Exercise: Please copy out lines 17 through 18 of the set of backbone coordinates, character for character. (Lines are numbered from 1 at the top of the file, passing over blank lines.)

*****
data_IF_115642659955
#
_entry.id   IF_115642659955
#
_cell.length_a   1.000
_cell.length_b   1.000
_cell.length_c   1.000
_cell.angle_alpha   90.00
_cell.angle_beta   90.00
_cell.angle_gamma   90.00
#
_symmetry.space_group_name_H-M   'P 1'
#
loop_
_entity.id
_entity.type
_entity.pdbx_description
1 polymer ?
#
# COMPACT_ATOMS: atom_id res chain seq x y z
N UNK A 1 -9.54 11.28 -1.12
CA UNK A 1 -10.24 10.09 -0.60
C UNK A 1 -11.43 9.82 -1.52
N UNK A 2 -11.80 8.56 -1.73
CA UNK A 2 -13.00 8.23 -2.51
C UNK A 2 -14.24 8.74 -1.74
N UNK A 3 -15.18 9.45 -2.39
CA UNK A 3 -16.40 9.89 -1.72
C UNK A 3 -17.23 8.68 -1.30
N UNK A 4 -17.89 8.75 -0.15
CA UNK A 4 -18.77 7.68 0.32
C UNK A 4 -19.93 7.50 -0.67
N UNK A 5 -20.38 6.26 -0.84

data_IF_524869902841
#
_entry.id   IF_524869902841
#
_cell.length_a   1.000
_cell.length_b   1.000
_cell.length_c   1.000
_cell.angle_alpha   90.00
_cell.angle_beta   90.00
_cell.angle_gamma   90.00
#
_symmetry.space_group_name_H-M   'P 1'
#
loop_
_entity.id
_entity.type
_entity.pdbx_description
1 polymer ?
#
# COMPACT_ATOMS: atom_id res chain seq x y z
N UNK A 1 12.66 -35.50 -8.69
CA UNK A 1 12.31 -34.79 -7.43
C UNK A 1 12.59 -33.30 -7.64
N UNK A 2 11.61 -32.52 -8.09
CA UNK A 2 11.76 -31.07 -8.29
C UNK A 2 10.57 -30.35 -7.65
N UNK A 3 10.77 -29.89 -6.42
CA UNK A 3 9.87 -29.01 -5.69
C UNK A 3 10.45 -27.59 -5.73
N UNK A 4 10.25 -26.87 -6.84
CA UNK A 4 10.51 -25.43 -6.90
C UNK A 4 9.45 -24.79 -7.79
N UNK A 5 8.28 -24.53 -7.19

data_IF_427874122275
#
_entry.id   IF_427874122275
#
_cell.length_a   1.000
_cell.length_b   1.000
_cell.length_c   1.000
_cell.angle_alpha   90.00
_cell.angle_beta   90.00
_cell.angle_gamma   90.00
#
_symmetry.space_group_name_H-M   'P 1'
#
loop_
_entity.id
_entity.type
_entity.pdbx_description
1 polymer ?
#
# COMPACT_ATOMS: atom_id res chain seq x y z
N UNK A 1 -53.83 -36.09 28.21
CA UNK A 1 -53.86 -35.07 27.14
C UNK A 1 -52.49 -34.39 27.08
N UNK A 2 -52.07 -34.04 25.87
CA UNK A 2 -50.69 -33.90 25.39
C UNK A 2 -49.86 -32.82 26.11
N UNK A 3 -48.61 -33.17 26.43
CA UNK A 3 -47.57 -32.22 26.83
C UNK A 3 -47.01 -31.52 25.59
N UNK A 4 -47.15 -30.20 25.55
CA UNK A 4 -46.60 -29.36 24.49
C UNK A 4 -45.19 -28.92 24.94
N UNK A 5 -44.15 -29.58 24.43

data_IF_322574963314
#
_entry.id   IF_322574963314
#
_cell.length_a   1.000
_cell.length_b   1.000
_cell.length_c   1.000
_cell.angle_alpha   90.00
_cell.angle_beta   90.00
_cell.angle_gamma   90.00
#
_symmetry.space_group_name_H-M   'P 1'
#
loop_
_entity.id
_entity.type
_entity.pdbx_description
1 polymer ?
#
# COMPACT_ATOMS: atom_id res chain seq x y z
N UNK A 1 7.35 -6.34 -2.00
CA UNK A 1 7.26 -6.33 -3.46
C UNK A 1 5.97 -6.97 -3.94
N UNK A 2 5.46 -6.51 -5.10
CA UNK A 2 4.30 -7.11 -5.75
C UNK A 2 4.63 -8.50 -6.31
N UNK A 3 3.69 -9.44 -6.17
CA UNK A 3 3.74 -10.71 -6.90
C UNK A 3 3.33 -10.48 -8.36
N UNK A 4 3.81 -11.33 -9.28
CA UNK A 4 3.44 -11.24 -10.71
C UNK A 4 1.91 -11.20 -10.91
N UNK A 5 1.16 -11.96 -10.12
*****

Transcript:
_entity.pdbx_description
1 polymer ?